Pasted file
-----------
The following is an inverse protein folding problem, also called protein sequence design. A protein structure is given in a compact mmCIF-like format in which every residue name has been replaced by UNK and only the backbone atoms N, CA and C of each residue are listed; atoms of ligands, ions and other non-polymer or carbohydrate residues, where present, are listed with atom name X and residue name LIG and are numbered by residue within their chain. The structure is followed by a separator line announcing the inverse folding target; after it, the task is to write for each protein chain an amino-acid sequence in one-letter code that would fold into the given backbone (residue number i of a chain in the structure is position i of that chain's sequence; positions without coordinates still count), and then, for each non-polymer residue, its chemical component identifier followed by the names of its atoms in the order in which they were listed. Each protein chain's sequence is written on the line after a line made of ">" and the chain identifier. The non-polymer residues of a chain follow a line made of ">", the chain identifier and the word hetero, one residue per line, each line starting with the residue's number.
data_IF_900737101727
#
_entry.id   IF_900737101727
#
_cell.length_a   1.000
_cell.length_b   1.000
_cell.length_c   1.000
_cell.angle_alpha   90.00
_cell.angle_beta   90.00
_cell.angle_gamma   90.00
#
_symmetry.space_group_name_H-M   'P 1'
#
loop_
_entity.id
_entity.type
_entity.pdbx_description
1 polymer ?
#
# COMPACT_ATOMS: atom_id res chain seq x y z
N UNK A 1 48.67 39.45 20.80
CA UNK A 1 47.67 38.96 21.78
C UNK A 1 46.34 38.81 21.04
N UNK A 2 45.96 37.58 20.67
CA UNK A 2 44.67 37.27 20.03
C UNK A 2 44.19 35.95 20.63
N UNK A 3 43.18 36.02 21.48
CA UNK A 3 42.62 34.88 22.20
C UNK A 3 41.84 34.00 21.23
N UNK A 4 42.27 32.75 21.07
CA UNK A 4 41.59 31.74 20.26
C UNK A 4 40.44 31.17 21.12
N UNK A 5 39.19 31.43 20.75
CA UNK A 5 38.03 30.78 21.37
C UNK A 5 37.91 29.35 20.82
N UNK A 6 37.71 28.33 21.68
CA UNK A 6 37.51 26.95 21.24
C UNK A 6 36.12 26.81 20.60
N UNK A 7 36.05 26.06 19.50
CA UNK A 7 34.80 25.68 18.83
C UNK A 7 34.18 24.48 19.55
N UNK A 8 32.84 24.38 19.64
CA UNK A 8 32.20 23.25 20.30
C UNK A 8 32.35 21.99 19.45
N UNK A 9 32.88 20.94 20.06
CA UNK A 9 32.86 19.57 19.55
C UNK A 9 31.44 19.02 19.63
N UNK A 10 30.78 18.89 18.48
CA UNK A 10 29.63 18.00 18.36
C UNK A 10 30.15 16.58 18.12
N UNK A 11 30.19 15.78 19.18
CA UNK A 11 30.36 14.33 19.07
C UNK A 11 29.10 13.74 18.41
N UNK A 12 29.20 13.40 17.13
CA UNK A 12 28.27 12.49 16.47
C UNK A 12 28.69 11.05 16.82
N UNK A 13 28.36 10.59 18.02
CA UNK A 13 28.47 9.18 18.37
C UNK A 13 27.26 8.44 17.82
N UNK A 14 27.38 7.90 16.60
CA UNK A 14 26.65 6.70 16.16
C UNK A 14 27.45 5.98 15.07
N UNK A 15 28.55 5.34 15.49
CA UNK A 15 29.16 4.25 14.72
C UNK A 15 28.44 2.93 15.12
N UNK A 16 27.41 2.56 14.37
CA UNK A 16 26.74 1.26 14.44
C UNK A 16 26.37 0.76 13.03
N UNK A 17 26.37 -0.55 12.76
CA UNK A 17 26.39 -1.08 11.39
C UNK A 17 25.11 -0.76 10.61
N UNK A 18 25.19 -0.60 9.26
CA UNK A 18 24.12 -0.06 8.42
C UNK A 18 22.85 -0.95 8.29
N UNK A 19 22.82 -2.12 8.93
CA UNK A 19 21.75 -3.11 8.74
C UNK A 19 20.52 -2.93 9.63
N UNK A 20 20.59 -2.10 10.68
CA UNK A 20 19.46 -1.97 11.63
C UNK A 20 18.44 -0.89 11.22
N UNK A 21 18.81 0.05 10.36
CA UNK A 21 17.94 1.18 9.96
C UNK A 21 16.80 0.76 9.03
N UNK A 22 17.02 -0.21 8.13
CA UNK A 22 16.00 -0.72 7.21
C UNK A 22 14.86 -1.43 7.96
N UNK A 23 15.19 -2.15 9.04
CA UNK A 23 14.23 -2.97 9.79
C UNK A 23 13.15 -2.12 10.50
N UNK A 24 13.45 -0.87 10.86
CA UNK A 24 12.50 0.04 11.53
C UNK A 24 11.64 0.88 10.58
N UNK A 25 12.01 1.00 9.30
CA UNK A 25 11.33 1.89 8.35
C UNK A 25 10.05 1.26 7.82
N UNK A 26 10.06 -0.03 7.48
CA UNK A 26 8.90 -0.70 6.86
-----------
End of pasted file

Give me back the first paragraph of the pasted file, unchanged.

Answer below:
The following is an inverse protein folding problem, also called protein sequence design. A protein structure is given in a compact mmCIF-like format in which every residue name has been replaced by UNK and only the backbone atoms N, CA and C of each residue are listed; atoms of ligands, ions and other non-polymer or carbohydrate residues, where present, are listed with atom name X and residue name LIG and are numbered by residue within their chain. The structure is followed by a separator line announcing the inverse folding target; after it, the task is to write for each protein chain an amino-acid sequence in one-letter code that would fold into the given backbone (residue number i of a chain in the structure is position i of that chain's sequence; positions without coordinates still count), and then, for each non-polymer residue, its chemical component identifier followed by the names of its atoms in the order in which they were listed. Each protein chain's sequence is written on the line after a line made of ">" and the chain identifier. The non-polymer residues of a chain follow a line made of ">", the chain identifier and the word hetero, one residue per line, each line starting with the residue's number.